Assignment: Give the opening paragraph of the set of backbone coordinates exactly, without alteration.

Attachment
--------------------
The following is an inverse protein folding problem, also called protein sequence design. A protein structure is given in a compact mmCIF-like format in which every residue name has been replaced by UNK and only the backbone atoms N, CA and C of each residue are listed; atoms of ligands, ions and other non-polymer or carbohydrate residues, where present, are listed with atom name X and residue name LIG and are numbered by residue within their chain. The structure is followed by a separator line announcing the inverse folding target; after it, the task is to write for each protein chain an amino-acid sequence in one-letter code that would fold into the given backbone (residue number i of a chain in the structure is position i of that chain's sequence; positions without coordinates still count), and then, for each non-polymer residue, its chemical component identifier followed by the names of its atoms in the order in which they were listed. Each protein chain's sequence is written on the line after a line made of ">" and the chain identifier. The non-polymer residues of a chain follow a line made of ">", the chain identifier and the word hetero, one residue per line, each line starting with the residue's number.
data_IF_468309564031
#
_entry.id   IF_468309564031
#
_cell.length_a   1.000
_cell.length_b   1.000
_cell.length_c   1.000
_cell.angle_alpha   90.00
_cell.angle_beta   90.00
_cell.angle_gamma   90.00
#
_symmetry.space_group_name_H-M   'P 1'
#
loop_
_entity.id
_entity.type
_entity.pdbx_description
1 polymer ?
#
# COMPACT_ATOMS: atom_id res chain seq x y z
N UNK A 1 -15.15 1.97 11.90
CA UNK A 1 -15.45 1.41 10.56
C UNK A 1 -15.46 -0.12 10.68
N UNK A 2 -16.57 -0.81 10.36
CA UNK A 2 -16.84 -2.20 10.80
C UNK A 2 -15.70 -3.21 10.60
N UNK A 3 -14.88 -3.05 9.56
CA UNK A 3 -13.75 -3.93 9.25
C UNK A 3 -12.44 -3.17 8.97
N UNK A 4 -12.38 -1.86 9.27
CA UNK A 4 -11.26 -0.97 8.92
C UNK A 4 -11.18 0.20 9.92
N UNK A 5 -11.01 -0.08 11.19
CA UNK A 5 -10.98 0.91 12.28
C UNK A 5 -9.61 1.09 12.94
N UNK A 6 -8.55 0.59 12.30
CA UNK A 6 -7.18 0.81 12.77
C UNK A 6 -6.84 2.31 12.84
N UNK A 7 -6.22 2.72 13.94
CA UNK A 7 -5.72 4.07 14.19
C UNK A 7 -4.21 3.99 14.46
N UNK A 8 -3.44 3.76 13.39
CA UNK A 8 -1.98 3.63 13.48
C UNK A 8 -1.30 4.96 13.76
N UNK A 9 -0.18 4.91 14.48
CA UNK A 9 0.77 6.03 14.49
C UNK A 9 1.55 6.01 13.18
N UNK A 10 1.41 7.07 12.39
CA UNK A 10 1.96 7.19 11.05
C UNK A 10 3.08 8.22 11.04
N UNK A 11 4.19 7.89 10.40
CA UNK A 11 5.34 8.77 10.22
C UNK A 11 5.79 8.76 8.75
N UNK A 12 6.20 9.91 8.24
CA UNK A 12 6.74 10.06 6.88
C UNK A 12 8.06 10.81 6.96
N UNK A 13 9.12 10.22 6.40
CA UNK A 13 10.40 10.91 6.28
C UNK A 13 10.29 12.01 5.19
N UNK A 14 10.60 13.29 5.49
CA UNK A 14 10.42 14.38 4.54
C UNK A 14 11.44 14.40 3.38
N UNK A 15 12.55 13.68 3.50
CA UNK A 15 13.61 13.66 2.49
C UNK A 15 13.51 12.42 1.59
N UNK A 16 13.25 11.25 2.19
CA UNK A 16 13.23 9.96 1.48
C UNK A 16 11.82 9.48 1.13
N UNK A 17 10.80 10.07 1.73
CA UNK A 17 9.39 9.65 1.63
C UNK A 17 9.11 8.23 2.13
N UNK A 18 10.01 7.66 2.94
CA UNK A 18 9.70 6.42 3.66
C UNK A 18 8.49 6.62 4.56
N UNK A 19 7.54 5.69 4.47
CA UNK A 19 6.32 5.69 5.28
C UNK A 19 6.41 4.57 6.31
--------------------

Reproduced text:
The following is an inverse protein folding problem, also called protein sequence design. A protein structure is given in a compact mmCIF-like format in which every residue name has been replaced by UNK and only the backbone atoms N, CA and C of each residue are listed; atoms of ligands, ions and other non-polymer or carbohydrate residues, where present, are listed with atom name X and residue name LIG and are numbered by residue within their chain. The structure is followed by a separator line announcing the inverse folding target; after it, the task is to write for each protein chain an amino-acid sequence in one-letter code that would fold into the given backbone (residue number i of a chain in the structure is position i of that chain's sequence; positions without coordinates still count), and then, for each non-polymer residue, its chemical component identifier followed by the names of its atoms in the order in which they were listed. Each protein chain's sequence is written on the line after a line made of ">" and the chain identifier. The non-polymer residues of a chain follow a line made of ">", the chain identifier and the word hetero, one residue per line, each line starting with the residue's number.